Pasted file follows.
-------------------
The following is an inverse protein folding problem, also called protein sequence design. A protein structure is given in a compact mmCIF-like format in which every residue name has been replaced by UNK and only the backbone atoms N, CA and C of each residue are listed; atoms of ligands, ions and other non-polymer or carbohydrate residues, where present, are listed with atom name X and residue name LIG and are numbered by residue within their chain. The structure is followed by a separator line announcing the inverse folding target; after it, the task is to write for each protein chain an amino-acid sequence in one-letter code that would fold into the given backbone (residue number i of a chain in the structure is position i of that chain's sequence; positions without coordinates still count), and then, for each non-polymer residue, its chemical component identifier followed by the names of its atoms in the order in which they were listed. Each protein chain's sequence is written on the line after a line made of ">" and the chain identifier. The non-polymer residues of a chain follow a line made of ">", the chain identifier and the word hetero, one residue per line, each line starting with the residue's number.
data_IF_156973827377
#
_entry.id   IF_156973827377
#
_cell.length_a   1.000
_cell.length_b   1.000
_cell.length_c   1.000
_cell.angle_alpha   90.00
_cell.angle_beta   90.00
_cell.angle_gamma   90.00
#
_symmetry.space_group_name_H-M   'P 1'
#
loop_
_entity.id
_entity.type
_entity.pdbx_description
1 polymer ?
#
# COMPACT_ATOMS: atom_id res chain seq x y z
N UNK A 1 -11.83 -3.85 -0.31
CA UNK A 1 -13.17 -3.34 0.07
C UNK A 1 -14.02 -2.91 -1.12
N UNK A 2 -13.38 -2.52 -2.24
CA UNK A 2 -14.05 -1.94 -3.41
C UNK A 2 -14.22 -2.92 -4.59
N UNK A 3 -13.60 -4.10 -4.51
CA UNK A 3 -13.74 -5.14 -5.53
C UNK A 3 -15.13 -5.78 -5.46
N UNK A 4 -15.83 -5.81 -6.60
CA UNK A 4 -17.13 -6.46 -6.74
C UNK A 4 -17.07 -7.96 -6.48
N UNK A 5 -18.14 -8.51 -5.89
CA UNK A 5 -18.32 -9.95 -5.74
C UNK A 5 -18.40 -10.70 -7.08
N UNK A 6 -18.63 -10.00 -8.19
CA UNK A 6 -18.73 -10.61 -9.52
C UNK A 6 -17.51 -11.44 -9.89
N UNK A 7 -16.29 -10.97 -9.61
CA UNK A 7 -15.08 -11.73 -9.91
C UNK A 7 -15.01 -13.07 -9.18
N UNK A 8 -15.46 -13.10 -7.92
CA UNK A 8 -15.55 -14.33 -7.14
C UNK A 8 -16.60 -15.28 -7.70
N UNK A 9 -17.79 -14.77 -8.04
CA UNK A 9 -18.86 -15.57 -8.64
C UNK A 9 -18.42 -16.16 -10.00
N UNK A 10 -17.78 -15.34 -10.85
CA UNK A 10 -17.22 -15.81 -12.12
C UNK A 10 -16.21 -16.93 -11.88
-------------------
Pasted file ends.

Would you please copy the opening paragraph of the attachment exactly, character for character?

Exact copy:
The following is an inverse protein folding problem, also called protein sequence design. A protein structure is given in a compact mmCIF-like format in which every residue name has been replaced by UNK and only the backbone atoms N, CA and C of each residue are listed; atoms of ligands, ions and other non-polymer or carbohydrate residues, where present, are listed with atom name X and residue name LIG and are numbered by residue within their chain. The structure is followed by a separator line announcing the inverse folding target; after it, the task is to write for each protein chain an amino-acid sequence in one-letter code that would fold into the given backbone (residue number i of a chain in the structure is position i of that chain's sequence; positions without coordinates still count), and then, for each non-polymer residue, its chemical component identifier followed by the names of its atoms in the order in which they were listed. Each protein chain's sequence is written on the line after a line made of ">" and the chain identifier. The non-polymer residues of a chain follow a line made of ">", the chain identifier and the word hetero, one residue per line, each line starting with the residue's number.